07th Aug2017

‘Slime-san’ Review (Nintendo Switch)

by Rupert Harvey

slime-san-screen

This amorphous oddity was released on Steam in April, and now it’s squirmed onto Nintendo Switch. A fairly playable mashup of Super Meat Boy, Downwell and Life of Pixel (with a hint of Shovel Knight), Slime-san is a devilish retro-modern platformer with an old school aesthetic, new school flaws, and a predictably insane difficulty crest.

Whether you enjoy the retro-hideous BBC Micro-style gaudy pixel graphics may be a matter of whether your fonder memories are for Super Mario Bros or, say, Repton. It wouldn’t be my first touchstone for nostalgia, and it’s a bit of a hotchpotch of 4-, 8- and 16-bit styles; but I have to admire the intent to differentiate from the crowd.

One thing that will become quickly apparent is the sheer amount of content. This is a game which boasts fully 800 micro-levels. Along the way there are the usual art and music unlocks – again, in unusually high quantities. Developer Fabraz really wants you give you a reason to risk collecting its perilous currency (namely, half-digested apples) and feel rewarded for every achievement. And those achievements, ladies and gentlemen, are hard-earned.

Worlds are split into levels, which are split into rooms. Each room is a single-screen platforming nightmare. Here’s where those basic graphics are useful: Green is safe; red will kill you. The simple task is to reach the exit before a deadly wave of gastric fluid (the setting is the inside of a giant worm, naturally) washes you away. Die and the room resets instantly. As rooms are cleared, new mechanics and enemies are introduced: sticky floors, moveable blocks, and deadly crimson baddies running on rails, to name a few.

Slime-san doesn’t have a double-jump, although he can jump in mid-air. He also has a dash action, and this is where the controls can become somewhat fuzzy. The dash is strictly limited to the two axes, and the vertical doesn’t have the range of the horizontal. Do not expect the analogue versatility of, say, Ori and the Blind Forest. The dash is closer to the mechanic in Mutant Mudds – ergo, it’ll as quickly kill you as help you to progress.

Your little bogey can also melt through certain walls and floors. It’s a move that slows time (but not the brutal countdown), making those pixel-perfect jumps slightly more manageable. But the combination of dash-and-melt never feels completely natural or reliable, and in all honesty many of my more daring escapes involved the mashing of buttons while hoping for the best.

The default viewing perspective is oddly distant, showing the entire room within a needlessly bulky border. With a tap of the X button it is possible to zoom in for a more heavily pixelated look, but this view is basically useless because it makes it so hard to anticipate your next move. The default view is best, then – but expect to be squinting at the screen in handheld mode.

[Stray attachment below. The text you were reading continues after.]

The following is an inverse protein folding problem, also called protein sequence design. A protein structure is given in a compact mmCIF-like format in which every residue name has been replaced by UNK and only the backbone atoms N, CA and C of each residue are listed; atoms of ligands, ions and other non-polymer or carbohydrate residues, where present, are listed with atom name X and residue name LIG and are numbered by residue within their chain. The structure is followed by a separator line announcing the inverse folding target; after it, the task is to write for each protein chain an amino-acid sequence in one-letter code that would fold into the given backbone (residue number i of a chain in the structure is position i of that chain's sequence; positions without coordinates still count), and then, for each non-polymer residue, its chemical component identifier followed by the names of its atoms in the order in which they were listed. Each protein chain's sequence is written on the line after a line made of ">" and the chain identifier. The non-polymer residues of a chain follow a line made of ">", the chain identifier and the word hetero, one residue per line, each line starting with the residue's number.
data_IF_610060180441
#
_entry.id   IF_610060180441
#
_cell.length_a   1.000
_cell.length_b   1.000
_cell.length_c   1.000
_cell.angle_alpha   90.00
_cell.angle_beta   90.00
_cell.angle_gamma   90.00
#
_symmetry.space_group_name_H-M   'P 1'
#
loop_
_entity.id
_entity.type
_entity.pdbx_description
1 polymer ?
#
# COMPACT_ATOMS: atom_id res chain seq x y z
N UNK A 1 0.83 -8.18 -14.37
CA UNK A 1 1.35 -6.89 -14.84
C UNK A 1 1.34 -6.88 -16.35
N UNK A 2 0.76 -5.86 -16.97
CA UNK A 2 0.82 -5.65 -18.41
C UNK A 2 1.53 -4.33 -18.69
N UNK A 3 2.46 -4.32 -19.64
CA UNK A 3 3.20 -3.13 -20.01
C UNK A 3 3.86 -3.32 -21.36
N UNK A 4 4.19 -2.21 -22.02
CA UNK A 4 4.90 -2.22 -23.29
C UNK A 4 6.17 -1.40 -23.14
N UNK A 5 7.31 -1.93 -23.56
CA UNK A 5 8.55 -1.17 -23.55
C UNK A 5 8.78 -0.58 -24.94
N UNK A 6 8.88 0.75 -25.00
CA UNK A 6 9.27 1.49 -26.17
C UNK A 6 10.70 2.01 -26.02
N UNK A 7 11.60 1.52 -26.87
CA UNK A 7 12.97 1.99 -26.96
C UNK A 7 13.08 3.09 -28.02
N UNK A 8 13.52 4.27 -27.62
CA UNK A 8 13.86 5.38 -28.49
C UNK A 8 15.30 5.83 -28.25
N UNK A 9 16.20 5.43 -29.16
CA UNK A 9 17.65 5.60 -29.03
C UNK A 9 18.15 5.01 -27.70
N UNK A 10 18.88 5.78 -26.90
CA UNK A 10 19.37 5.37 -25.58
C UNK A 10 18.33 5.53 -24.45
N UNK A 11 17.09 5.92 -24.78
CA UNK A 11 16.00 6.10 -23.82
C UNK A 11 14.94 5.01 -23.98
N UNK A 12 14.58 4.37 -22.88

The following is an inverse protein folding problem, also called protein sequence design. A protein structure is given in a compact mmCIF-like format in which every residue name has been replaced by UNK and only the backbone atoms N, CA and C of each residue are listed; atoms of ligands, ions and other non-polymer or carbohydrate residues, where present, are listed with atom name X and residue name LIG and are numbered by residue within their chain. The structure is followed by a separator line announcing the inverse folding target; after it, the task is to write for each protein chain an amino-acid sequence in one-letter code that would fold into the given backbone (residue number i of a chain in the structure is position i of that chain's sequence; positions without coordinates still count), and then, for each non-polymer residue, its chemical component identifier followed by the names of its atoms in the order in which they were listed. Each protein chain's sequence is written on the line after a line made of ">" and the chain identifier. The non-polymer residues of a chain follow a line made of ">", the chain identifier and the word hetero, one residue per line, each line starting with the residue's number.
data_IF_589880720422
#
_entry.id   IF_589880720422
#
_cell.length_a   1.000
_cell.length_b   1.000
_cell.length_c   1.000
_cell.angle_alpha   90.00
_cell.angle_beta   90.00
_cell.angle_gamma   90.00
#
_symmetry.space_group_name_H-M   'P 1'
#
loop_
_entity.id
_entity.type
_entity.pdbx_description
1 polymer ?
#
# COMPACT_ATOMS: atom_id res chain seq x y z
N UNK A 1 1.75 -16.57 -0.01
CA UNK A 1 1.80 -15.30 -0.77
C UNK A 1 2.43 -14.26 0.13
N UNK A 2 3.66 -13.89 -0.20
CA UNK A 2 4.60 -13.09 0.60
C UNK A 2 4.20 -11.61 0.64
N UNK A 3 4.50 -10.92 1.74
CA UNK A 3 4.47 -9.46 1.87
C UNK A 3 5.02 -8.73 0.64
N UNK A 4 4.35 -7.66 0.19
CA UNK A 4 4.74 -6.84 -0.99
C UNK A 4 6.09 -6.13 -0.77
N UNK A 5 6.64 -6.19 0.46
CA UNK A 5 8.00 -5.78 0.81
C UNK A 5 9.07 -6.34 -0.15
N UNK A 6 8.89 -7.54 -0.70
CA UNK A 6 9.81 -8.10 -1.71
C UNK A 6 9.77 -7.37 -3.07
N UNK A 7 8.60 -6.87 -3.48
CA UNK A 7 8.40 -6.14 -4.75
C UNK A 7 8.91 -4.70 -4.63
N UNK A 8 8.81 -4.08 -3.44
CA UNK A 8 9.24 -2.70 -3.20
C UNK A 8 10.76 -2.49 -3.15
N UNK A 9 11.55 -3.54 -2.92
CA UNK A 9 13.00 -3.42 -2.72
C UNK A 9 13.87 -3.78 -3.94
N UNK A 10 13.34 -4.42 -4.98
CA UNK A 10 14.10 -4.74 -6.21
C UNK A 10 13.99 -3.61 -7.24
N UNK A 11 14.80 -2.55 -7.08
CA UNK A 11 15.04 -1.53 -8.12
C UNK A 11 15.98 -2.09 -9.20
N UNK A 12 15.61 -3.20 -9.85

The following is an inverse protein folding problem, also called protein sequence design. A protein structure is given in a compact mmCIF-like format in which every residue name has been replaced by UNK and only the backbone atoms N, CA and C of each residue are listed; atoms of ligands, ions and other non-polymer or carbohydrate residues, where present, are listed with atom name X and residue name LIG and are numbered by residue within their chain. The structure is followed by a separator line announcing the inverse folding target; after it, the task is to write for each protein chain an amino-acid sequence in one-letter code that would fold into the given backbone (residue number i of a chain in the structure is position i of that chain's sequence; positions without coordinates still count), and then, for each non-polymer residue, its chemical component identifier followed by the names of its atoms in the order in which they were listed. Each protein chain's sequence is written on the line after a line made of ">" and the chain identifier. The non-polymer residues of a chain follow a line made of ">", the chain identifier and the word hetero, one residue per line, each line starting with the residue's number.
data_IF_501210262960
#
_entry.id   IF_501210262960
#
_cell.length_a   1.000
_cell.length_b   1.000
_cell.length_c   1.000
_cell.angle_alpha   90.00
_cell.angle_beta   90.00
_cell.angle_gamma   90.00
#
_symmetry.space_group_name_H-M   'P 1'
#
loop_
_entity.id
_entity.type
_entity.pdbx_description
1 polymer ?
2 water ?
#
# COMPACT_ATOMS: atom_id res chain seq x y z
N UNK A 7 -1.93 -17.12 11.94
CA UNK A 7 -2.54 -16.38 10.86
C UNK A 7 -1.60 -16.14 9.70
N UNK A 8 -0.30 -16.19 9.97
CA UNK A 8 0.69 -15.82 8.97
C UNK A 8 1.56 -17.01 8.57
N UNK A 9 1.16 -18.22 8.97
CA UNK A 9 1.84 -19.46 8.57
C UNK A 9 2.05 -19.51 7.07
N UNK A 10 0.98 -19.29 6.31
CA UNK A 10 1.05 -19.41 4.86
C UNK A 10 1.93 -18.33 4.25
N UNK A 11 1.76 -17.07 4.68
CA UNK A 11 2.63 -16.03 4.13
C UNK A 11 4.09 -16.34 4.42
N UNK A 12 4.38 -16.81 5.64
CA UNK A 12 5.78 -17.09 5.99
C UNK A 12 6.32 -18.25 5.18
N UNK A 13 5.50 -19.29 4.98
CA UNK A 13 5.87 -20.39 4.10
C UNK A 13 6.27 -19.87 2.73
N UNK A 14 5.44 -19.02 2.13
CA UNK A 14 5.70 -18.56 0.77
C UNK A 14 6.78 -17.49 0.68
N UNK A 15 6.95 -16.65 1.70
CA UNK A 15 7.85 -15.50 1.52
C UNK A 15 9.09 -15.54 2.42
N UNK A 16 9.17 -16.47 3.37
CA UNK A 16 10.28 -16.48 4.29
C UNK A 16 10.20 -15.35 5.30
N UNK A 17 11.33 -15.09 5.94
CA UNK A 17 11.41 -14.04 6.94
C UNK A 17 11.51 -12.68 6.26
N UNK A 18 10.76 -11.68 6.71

As with the aforementioned platformers, Slime-san is ostensibly retro but mechanically modern, specifically with regard to the controls. Ever tried playing Super Meat Boy on a keyboard? Exactly. Moving your slime through the room is a matter of mastering the analogue stick, in conjunction with the face and shoulder buttons (try doing that on an Amiga 500).

The combination of the needlessly zoomed-out viewpoint and the ultra-precise controls results in many moments of undue frustration, as you are asked to deliver perfect jumps on scraps of graphics mere pixels wide. I am willing to “git gud”, but the game must play fair also.

Outside of the main game is Slimetown, the sanctuary hub where you spend your cash. It’s a kaleidoscopic mess of colours and icons and sprites; an elaborate menu as baffling as Splatoon’s Inkopolis – although there are shortcuts, thankfully. Unlocks range from the mindlessly cheap (cosmetics like border artwork and costumes) and to the temptingly pricey (Downwell-like alternate playstyles).

The unlocks don’t stop there. It is possible to garner mini games, arcade games, Speed Running and Boss Rush modes, and a New Game+ mode which doubles the number of vanilla rooms. So, in terms of content you won’t be left wanting. Your desire to gather all these goodies, of course, depends on whether you are up for the very stiff challenge.

Slime-san isn’t revolutionary, but what it does successfully is gather some of the best elements of the recent wave of nightmarish quick-go platformers into a generous, reward-filled package. Unfortunately, while the value factor isn’t up for debate, the jury is out on the core controls, which never feel quite as reliable and intuitive as they should. Still, it’s a fun – and fantastically frustrating – little blob of minor gaming pleasure, and an obvious labour of love.

Slime-san is out now on Nintendo Switch eShop.

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